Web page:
Cloudy
30°
Cloudy
Hi 33° | Lo 18°

Weare kicks off 250th anniversary year

Helene Kurk didn’t want Weare to celebrate its 250th anniversary with “just one bash.”

So she formed the 250th Anniversary Committee more than four years ago and led the group as it planned nine months of events to celebrate the town’s historic birthday.

“Every 50 years is kind of a milestone just generally in everyone’s life, right?” Kurk said. “Fiftieth anniversaries are for weddings or birthdays. . . . It seemed like there was a good occasion to celebrate (the town’s) existence and to celebrate our home.”

The town, which was incorporated in 1764, has been Kurk’s home for the last 40 years. As 2014 begins, she said she hopes the anniversary year will bring the expansive town together.

“We’re the largest community in Hillsborough County. . . . This is a way to pull us all together,” she said. “We are one community.”

The committee of more than 20 members has come together from all ends of town, Kurk said.

“Some of them have lived here the better part of their lives, some of them have lived here for five years,” Kurk said. “They’re interested in history, and they’re interested in community. Something like this speaks community, being a large neighborhood.”

Saturday marks the first event on the committee’s schedule. The kickoff is a winter field day at Bolton Field, an all-day event with a game of “Tug of Weare” and a snow sculpting competition.

The events continue through September. There will be a chowder and chili festival in February; in March, a history program about Rachel Revere, wife of Paul Revere. Weare schools will collaborate to make videos and artwork on the town’s history in April.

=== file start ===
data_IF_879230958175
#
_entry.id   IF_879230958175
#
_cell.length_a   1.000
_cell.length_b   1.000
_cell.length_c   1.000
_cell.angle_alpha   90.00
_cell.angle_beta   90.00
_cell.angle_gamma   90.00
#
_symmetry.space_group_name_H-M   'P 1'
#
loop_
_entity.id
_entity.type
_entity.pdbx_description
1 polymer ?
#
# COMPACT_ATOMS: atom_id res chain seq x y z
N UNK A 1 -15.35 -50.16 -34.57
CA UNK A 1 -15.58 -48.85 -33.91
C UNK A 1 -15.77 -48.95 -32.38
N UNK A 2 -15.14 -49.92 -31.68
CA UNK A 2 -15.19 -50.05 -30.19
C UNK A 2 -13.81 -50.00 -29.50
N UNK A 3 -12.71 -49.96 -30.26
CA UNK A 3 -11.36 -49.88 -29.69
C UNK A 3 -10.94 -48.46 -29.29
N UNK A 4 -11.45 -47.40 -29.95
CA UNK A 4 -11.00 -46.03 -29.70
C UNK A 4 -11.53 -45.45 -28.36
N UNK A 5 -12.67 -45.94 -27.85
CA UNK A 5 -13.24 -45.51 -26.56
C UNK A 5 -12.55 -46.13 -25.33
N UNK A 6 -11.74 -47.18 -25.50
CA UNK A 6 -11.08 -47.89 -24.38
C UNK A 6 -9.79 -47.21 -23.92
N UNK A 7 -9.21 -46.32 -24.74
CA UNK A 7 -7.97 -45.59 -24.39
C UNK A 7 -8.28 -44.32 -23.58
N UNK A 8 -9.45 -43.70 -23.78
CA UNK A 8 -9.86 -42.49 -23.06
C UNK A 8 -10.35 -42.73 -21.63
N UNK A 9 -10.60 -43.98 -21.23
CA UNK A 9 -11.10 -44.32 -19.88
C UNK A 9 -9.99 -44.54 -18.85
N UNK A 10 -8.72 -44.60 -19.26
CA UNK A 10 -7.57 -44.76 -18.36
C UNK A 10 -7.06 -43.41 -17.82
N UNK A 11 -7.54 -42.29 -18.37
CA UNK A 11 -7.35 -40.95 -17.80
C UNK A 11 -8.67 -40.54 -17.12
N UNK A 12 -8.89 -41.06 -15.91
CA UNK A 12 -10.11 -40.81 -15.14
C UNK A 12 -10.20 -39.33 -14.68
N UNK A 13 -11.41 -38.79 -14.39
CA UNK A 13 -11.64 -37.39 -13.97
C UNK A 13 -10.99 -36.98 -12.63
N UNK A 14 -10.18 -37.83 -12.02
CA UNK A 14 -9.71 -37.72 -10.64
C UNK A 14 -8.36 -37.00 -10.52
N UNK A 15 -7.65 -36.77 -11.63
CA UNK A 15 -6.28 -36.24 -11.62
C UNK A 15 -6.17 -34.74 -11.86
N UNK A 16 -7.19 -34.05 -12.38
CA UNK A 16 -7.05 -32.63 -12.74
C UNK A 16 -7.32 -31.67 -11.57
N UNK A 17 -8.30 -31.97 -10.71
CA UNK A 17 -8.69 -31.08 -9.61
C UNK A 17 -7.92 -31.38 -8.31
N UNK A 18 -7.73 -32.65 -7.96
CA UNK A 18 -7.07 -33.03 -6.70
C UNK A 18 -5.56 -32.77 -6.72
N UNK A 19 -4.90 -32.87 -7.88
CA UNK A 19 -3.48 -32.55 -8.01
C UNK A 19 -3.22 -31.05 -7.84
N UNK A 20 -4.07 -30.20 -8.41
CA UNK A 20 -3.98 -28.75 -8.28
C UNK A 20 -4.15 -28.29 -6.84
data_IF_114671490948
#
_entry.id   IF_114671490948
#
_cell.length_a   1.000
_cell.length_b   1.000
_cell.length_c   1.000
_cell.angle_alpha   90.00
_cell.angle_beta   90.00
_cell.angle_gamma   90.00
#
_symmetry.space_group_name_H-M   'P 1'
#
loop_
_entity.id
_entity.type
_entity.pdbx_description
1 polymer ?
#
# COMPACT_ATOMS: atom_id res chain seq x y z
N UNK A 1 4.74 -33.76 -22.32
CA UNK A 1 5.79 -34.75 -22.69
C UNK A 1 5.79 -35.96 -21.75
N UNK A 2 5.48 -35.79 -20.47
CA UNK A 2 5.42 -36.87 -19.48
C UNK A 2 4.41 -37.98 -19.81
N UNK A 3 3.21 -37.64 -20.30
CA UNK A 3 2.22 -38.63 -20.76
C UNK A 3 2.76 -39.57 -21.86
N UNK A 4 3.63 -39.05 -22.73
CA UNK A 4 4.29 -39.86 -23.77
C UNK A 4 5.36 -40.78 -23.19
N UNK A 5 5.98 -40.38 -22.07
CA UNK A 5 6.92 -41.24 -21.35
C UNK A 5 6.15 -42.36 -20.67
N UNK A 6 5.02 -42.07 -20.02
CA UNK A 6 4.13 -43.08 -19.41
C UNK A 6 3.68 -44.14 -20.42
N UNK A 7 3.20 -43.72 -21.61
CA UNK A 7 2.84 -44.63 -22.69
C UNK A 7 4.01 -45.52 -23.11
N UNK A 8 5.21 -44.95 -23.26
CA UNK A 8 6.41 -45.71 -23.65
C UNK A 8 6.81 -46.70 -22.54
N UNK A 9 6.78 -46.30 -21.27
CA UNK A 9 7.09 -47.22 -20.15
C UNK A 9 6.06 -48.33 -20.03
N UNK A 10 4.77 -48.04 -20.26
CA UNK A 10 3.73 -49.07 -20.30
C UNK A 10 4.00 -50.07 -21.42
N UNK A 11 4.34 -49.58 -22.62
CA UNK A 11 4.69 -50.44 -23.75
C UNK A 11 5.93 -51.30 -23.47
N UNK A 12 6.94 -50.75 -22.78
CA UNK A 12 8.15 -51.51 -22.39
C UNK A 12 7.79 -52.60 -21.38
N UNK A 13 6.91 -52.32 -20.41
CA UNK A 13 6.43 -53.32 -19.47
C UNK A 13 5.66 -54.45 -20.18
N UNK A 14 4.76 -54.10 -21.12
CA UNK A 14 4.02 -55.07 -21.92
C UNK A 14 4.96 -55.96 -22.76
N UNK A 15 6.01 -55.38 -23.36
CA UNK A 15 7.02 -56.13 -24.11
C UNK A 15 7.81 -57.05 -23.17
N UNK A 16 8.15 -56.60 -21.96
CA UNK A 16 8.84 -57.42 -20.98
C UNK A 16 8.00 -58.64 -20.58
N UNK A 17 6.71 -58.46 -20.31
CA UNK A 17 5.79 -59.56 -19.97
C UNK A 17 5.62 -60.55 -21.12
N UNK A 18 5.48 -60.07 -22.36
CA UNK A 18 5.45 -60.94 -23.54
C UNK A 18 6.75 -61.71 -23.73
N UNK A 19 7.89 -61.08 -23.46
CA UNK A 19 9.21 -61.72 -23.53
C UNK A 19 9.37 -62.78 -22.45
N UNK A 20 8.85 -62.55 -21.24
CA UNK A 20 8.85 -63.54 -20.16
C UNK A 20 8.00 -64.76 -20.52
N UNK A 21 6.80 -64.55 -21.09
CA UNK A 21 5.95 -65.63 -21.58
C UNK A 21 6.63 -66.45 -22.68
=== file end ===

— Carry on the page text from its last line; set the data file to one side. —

In May, the town will host a Victorian tea party at the beginning of the month – an event Kurk said has been sold out in the past – and a new sports clinic called “Skills & Drills” two weeks later.

At an old-fashioned lawn party in June, residents can tour the Clinton Grove Academy, which was an educational center for the area’s Quaker community.

“The Quaker community used to be so vibrant here. . . . To me, to try to bring that back today, so that people with an interest and with needs today can connect back with its original purpose, which was originally education, just seems to be a good healthy community objective,” she said.

In July, the town will unveil a giant birthday cake made out of wood during its annual patriotic celebration. On Old Home Day in August, a vintage parade will travel through the town. “That’s going to be really a big, big celebration,” Kurk said.

The year ends with a commemorative luncheon Sept. 21, the same day Weare’s charter was originally signed.

To publicize the events, the town sent each household a booklet on the anniversary year – a full 68 pages of ads for local businesses, a schedule of events and a history primer with pictures and stories from Weare’s past.

On one page, the town charts its population growth over 250 years. On another, an ad for this year’s beard-growing competition includes a black-and-white photo from the town’s 200th anniversary: a picture of the 1964 contestants and their facial hair. That tradition continues and will culminate in a judging April 27.

“We’ve had people calling and saying, please, we want more booklets to send to our relatives in far-away places,” Kurk said.

In the booklet’s introduction, Kurk and her fellow committee members left a gift for future town birthdays as well.

“A note to Weare residents in 2039 and 2064: Twenty-five or 50 years from now, we hope that you will learn from and enjoy the information in this booklet. . . . We hope the 250th anniversary celebration has something for all of Weare’s residents today and is a reminder to future generations of jut how special and rich in history Weare is.”

(Megan Doyle can be reached at 369-3321 or mdoyle@cmonitor.com or on Twitter @megan_e_doyle.)

Legacy Comments0
There are no comments yet. Be the first!
Post a Comment

You must be registered to comment on stories. Click here to register.